Making friends seems to come so easy to young kids. The older we get, the trickier it seems.

Motivational Speaker, Krystal Guerra, is sharing how to make friends and nurture relationships.

“Have you ever found yourself longing for some #SquadGoals only to realized your friendship pool has dwindled a bit?” asks Guerra. “You’re not alone, according to new research the average adult hasn’t made a new friend in five years!”

Why exactly does this happen? 45% blamed their struggles on shyness or introversion.

“Contrary to the belief that happiness is hard to explain, or that it depends on having great wealth, researchers have identified the core factors in a happy life,” says Guerra. “The primary components are number of friends, closeness of friends, closeness of family, and relationships with co-workers and neighbors. Together these features explain about 70 percent of personal happiness.

Here are Guerra’s tips to making friends and nurturing relationships:

1. Revive and rekindle: Making new friends is great but it can also be worth it to go back and revive and rekindle old friendships. The benefit to this is that it can be easier because you already have some history with them and may already be connected with them on social media. You can also leverage them as a “build through” and encourage them to bring another friend if they’d like. The more the merrier.

2. Commit to engagement: Either at work or areas you frequent such as (coffee shop, dog park, your kids’ playground, gym, work etc.) commit to engaging in conversation with one person. Something as a simple hello, followed by a question or compliment is a great conversation starter. Practice being approachable, friendly and out of your comfort zone.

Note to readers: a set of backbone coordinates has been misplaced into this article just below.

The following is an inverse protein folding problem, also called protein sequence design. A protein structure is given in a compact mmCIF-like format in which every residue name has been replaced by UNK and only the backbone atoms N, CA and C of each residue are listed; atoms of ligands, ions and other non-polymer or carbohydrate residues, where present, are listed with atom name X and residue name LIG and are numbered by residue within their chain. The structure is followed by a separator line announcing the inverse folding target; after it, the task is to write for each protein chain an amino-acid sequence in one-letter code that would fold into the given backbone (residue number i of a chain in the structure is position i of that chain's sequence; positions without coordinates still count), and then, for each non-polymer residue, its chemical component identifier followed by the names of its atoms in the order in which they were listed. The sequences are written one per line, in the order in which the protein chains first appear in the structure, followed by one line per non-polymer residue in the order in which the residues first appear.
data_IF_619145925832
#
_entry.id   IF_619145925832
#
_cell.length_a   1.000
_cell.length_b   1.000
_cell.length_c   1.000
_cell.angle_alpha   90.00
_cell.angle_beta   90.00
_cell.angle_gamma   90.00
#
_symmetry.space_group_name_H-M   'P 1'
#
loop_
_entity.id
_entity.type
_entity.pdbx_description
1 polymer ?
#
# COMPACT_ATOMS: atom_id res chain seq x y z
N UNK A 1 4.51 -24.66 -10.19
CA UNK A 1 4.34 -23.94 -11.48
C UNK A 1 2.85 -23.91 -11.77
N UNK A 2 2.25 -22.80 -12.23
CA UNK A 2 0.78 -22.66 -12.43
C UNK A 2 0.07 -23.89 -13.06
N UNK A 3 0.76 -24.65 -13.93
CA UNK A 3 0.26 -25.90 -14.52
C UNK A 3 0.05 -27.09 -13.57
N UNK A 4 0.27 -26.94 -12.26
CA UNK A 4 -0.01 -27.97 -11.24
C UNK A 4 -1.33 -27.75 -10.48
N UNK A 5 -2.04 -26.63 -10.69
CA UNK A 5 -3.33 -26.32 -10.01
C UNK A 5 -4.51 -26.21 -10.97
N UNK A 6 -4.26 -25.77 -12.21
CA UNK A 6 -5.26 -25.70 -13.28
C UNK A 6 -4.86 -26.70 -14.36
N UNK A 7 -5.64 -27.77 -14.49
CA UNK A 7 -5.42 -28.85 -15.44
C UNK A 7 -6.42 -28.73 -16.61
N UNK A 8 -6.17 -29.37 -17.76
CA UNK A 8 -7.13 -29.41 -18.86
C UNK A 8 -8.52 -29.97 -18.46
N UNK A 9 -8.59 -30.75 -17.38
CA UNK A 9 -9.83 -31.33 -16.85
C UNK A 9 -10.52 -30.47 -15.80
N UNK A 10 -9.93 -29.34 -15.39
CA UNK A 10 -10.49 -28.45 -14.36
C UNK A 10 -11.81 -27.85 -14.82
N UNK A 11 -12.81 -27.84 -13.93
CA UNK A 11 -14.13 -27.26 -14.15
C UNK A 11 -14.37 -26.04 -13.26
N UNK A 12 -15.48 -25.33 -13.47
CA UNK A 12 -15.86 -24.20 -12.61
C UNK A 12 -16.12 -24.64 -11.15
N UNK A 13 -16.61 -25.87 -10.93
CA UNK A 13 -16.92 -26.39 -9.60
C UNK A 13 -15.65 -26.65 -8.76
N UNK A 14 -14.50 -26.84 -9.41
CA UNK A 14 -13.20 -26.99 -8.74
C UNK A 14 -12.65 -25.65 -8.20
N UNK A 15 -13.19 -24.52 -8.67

3. Get involved: While many sources for connection exist, studies still show the best way to make new friends is still in person. Do a quick search on Facebook events or Eventbrite and find groups that you can share a common interest with and get involved. Even if you can only commit to one live engagement in a month that’s better than zero. Not only will this help you meet others but it can help you reconnect with an area of yourself you lost touch with.4. Be vulnerable and authentic: Whether you are reconnecting with an old friend or contact or making efforts to build a new friendship—being vulnerable and authentic is key to building lasting relationships. If you feel that your inability to be vulnerable is affecting your life, you may consider reaching out to a professional counselor. They are trained to help work through issues and can help you overcome fears and anxiety of opening up.

Be sure to follow Krystal Guerra on Instagram @KrystalGuerra and on Facebook @MsKrystalGuerra